Young Adult, a not-so-Romantic Comedy starring Charlize Theron as a 35-year-old former prom queen who tries to recapture her youth by winning back her high school sweetheart, reteams writer Diablo Cody and director Jason Reitman for the first time since Juno. The reunion isn’t cause for as much celebration as a little coldblooded high school nostalgia. The film’s an occasionally amusing, but mostly wistful character study about the lifelong wounds of adolescents.
Whether you were that awkward geek everyone picked on, that queen bee social butterfly whose best years ended at graduation, or anyone in between, high school certainly left a lingering emotional sting. Diablo Cody’s previous project, Jennifer’s Body, was a Megan Fox vixen-vehicle all the way, but Cody’s snarky Gen-Y insights were like specks of sunlight on an otherwise rainy day. She used carnivorous she-beasts devouring each other’s boyfriends as a metaphor for “mean girl” cattiness and backstabbing.
With Jennifer’s Body, Juno and now Young Adult, Cody seems fascinated with high school’s particularly cruel social mechanisms. Theron plays Mavis Gary, the most beautiful and popular girl back in the day, whose life has since become a series of disappointments. Her marriage was a bust. Her Minneapolis apartment is a pigsty and she passes out drunk every night still in her clothes. She ghost writes sassy teen-lit novels about a fictional high school called Waverly Place—essentially so she can vicariously relive her glory years through the witchy antics and egocentric stream-of-consciousness of a blonde, spoiled cheerleader named Kendall. Despite her malcontent, Mavis finds comfort in the fact that she managed to escape the anonymous hick town of her youth—Mercury, MN—and move to the big city.
When she finds out her old jock boyfriend, Buddy (Patrick Wilson), has welcomed a new baby with his young bride, Mavis spontaneously packs up and drives home to Mercury for the first time in years. Theron, a richly expressive actress of Kim Novak-type beauty, plays Mavis with a permanent sneer and arrogance that’s ironic in its self-delusion. She’s all bottled-up insecurity and lost-in-the-past dislocation. She hides from reality via never-ending episodes of Kendra, The Kardashians, and Jersey Shore—shows about overgrown high school girls—and dotes on a bouncy pocket pooch that would look perfect next to Paris Hilton. When she dolls herself up to go meet Buddy at a local restaurant, she does it with an obsession and religiosity that looks both cleansing and flagellating.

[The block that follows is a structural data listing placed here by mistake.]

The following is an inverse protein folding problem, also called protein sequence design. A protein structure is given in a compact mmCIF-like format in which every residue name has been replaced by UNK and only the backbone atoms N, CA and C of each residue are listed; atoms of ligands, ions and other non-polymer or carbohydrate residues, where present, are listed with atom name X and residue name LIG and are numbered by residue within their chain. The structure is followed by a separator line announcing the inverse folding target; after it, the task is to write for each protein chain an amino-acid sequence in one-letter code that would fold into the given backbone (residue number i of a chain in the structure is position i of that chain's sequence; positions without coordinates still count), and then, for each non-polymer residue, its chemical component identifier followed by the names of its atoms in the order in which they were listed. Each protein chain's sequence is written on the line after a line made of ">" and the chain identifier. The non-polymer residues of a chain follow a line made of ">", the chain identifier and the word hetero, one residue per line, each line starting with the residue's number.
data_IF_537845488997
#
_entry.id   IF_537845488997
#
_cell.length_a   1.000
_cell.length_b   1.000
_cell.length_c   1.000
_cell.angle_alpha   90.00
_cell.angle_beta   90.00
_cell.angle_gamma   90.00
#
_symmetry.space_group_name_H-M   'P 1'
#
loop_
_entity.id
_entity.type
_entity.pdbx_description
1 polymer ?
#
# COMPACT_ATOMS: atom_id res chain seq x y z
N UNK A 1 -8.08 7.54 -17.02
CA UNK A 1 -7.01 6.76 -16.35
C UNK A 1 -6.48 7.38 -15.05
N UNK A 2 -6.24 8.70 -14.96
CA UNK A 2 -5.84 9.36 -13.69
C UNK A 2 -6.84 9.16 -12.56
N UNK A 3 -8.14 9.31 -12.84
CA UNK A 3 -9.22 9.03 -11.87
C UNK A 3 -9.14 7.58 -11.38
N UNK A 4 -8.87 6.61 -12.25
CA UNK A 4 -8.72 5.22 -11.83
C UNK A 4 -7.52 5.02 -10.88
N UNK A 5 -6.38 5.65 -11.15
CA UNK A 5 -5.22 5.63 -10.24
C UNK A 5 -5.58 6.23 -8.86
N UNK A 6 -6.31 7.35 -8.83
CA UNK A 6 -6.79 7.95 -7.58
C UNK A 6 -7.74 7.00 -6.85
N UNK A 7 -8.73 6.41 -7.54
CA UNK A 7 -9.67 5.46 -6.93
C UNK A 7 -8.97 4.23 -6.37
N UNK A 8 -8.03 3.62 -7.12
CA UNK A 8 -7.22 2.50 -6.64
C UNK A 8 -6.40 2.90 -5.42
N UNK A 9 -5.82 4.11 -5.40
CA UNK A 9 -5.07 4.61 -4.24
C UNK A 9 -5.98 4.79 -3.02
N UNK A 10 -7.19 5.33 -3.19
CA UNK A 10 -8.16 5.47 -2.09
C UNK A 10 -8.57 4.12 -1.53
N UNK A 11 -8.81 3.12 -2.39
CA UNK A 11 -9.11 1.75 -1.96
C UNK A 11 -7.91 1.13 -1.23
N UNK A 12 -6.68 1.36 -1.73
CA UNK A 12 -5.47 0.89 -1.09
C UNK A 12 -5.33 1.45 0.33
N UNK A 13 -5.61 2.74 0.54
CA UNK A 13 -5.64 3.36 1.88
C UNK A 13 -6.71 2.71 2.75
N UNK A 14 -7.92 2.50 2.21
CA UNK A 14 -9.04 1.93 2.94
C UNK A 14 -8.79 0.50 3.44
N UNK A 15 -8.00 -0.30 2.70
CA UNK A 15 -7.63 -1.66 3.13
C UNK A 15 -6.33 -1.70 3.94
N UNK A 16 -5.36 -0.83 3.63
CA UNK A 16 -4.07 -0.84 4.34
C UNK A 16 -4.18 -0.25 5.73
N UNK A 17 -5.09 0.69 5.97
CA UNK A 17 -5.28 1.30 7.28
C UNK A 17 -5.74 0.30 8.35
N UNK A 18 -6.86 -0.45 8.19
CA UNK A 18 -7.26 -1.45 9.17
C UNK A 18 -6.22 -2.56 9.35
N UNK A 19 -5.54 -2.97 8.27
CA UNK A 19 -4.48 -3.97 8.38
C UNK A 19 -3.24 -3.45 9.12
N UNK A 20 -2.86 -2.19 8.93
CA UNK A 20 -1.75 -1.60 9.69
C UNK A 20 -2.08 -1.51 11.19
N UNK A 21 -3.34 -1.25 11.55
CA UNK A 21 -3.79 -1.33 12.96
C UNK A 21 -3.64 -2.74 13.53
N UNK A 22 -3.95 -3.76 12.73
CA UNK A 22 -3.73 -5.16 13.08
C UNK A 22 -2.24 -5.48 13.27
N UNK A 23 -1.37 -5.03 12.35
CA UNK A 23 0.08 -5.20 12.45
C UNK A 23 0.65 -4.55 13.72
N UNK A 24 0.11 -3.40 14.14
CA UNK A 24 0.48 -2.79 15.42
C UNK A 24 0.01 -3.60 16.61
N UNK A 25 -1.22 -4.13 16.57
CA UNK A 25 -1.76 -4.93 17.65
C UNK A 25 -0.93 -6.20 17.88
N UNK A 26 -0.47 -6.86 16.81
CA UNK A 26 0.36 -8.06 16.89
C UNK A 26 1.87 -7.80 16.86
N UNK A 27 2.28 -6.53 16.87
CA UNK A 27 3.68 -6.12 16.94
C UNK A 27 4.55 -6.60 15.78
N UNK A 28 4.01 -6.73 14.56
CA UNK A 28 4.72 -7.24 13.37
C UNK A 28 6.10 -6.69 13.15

Pedicures, manicures, facials, and suffocating dresses: Mavis is a plastic princess hiding a miserable drunkard. And she’s only fooling herself. After arriving back in town, she is horrified to learn that Buddy is actually happy in his simple life. She hatches an insidious plan to steal him back. Interestingly, her only ally in town is a toy collecting moonshiner and outcast from school named Sam (Patton Oswalt), who she once knew only as “the hate crime guy”. While Mavis’s adolescent trauma causes her to neurotically pluck bald spots in her head, Sam was actually physically assaulted by classmates and left crippled for life.
The pairing of the two feels like a bit of a contrivance: why would a woman stuck in a regressive state of immature high school snobbery be caught dead with a loser like Sam? Nevertheless, it ends up being one of the film’s sharpest and most heartfelt gestures—that yesteryear’s alpha dog and runt could reconvene years after the fact and come to find that they are kindred spirits in more ways than they could ever imagine. In the film’s most astute and gratifying scene, Mavis partially redeems her past cruelties through Sam, in an impossibly fragile moment in which both are finally on the same level.Adversely, Young Adult isn’t too interested in character arcs, absolutions, quick fixes or easy answers. Cody thankfully tones down the quirky dialogue and edgy characters of her normal universe; instead, she focuses on the razor fangs and protective shells of the real human animal. With leftovers of Up In The Air’s melancholic solitude, the final minutes of Reitman’s film have a bravely authentic and appropriately anti-Hollywood nihilism. Young Adult isn’t about seeking forgiveness or Amy Heckerling’s “makeovers of the soul”; it’s about 21st century cynicism transmitted through a post-grad’s distended adulthood anxiety. To a new generation of young adults who are finding it harder and harder to grow up, this smart, but acrimonious comedy-drama seems to shout out in Mavis’ own agitated inflection: Life’s Tough, So Deal!